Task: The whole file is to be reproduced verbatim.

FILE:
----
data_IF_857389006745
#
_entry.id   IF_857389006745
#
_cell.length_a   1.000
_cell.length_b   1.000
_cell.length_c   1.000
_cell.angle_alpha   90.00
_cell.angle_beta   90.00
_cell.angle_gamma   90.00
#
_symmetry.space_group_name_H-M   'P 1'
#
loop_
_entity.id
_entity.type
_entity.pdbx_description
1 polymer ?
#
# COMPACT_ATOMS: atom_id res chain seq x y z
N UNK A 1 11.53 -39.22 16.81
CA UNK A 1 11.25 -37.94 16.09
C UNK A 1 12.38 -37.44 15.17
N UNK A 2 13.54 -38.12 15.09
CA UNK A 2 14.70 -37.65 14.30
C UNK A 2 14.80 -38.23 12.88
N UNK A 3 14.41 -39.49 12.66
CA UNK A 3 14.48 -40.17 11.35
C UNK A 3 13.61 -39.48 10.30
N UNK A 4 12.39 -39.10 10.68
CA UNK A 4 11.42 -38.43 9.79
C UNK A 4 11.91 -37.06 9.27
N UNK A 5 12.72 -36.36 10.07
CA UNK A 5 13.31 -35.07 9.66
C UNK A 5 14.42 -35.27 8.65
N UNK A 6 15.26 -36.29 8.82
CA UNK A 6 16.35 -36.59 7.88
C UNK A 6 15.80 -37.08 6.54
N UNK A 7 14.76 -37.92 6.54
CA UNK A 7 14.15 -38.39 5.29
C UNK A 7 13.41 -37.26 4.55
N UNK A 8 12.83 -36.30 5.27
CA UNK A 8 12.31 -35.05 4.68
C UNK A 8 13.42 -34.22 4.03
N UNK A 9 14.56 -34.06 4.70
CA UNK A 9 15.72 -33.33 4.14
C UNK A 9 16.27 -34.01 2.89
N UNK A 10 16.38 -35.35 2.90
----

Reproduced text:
data_IF_857389006745
#
_entry.id   IF_857389006745
#
_cell.length_a   1.000
_cell.length_b   1.000
_cell.length_c   1.000
_cell.angle_alpha   90.00
_cell.angle_beta   90.00
_cell.angle_gamma   90.00
#
_symmetry.space_group_name_H-M   'P 1'
#
loop_
_entity.id
_entity.type
_entity.pdbx_description
1 polymer ?
#
# COMPACT_ATOMS: atom_id res chain seq x y z
N UNK A 1 11.53 -39.22 16.81
CA UNK A 1 11.25 -37.94 16.09
C UNK A 1 12.38 -37.44 15.17
N UNK A 2 13.54 -38.12 15.09
CA UNK A 2 14.70 -37.65 14.30
C UNK A 2 14.80 -38.23 12.88
N UNK A 3 14.41 -39.49 12.66
CA UNK A 3 14.48 -40.17 11.35
C UNK A 3 13.61 -39.48 10.30
N UNK A 4 12.39 -39.10 10.68
CA UNK A 4 11.42 -38.43 9.79
C UNK A 4 11.91 -37.06 9.27
N UNK A 5 12.72 -36.36 10.07
CA UNK A 5 13.31 -35.07 9.66
C UNK A 5 14.42 -35.27 8.65
N UNK A 6 15.26 -36.29 8.82
CA UNK A 6 16.35 -36.59 7.88
C UNK A 6 15.80 -37.08 6.54
N UNK A 7 14.76 -37.92 6.54
CA UNK A 7 14.15 -38.39 5.29
C UNK A 7 13.41 -37.26 4.55
N UNK A 8 12.83 -36.30 5.27
CA UNK A 8 12.31 -35.05 4.68
C UNK A 8 13.42 -34.22 4.03
N UNK A 9 14.56 -34.06 4.70
CA UNK A 9 15.72 -33.33 4.14
C UNK A 9 16.27 -34.01 2.89
N UNK A 10 16.38 -35.35 2.90